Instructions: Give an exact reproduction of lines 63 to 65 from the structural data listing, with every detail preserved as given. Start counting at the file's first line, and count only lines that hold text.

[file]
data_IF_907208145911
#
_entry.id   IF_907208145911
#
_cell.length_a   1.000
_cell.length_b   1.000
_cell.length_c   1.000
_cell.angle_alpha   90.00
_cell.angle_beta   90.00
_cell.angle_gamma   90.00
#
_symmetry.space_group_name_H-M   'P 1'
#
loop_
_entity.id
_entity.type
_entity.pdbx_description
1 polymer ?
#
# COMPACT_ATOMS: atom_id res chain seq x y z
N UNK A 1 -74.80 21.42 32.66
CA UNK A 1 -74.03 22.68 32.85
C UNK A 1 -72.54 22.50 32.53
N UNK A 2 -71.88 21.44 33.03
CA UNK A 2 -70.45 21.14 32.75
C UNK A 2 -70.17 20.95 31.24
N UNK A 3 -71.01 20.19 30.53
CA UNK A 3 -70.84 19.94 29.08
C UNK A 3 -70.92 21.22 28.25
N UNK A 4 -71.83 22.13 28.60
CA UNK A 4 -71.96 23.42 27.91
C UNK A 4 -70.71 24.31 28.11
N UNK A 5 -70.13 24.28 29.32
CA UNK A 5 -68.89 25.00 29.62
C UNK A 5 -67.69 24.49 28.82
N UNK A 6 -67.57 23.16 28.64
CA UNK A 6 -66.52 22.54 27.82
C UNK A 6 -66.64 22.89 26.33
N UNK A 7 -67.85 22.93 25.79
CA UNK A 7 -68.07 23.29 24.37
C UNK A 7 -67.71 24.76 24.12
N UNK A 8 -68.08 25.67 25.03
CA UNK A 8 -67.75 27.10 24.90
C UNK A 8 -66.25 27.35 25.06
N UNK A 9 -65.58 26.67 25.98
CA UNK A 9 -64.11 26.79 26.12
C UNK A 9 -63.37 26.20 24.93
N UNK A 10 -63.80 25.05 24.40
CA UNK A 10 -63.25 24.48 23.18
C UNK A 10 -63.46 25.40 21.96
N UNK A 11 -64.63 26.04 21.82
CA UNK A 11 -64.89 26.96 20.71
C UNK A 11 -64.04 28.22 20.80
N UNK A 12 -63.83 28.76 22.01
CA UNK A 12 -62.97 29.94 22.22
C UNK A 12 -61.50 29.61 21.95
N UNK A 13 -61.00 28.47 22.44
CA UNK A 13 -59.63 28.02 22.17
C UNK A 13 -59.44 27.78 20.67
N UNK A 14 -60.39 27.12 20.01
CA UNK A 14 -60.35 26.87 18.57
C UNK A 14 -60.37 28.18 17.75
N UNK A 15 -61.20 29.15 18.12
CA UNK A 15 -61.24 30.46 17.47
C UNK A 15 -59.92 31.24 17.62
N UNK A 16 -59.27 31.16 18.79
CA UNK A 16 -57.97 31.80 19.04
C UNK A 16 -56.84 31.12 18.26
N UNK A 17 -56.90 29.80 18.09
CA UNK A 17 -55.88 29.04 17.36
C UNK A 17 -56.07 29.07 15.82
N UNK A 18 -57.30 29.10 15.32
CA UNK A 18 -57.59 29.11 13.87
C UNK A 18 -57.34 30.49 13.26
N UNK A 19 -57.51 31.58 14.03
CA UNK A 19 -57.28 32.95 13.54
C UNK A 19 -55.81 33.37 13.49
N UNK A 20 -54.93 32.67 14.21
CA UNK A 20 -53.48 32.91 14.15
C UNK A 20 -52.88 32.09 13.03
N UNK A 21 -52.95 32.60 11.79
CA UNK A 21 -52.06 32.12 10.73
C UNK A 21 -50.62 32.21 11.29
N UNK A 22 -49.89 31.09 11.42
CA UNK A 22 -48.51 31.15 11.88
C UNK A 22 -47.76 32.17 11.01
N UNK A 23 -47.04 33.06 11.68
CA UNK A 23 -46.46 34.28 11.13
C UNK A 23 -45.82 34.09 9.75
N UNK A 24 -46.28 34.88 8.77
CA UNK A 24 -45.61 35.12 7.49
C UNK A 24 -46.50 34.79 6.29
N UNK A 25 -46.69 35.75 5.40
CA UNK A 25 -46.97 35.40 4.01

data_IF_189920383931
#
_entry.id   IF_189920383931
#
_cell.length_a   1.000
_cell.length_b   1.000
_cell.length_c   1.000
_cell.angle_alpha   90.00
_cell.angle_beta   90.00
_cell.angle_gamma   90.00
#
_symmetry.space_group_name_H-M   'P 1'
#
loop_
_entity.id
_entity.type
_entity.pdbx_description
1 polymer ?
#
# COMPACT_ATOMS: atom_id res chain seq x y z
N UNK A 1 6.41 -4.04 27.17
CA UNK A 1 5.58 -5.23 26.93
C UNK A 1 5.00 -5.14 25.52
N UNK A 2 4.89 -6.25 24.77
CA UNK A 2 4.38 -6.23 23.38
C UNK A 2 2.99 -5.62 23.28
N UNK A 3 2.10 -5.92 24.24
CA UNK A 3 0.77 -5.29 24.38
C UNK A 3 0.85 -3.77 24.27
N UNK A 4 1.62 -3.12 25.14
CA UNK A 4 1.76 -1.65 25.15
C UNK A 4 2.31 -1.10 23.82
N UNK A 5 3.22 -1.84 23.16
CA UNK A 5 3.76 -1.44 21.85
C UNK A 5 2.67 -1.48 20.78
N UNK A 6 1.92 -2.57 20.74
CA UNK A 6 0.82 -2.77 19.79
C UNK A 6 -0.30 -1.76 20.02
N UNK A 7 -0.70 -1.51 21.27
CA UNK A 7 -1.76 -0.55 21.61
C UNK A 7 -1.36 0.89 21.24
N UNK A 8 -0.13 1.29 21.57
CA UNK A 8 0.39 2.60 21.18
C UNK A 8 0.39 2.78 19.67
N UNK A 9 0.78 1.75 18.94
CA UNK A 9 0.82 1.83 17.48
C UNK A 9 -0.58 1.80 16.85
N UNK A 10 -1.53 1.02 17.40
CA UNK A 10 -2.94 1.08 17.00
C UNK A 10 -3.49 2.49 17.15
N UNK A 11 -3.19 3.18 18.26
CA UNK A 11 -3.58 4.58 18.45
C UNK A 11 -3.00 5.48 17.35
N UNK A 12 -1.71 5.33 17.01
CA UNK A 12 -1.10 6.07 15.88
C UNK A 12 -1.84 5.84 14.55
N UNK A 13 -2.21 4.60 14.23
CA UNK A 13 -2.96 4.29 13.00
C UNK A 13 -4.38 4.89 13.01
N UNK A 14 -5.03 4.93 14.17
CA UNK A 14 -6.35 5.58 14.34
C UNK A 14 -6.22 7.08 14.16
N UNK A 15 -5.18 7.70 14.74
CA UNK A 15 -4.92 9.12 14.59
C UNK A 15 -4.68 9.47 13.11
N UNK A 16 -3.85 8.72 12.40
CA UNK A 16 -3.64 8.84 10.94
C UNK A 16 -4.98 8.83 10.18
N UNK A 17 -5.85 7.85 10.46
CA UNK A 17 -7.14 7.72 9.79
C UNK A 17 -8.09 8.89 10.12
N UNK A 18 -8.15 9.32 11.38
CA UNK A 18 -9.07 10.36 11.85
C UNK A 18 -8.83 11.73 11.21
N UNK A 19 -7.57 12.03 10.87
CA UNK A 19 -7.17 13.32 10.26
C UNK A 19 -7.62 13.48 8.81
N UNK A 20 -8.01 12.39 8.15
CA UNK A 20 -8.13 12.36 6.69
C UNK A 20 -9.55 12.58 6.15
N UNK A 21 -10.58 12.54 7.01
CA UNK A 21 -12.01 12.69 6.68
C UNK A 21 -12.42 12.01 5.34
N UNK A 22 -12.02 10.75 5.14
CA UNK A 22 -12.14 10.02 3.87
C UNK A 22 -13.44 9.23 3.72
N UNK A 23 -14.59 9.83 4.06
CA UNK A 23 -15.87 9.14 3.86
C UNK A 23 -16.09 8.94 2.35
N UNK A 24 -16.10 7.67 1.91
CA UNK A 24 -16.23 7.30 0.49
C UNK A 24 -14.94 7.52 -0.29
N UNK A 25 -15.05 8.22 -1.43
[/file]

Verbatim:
N UNK A 15 -61.20 29.15 18.12
CA UNK A 15 -61.24 30.46 17.47
C UNK A 15 -59.92 31.24 17.62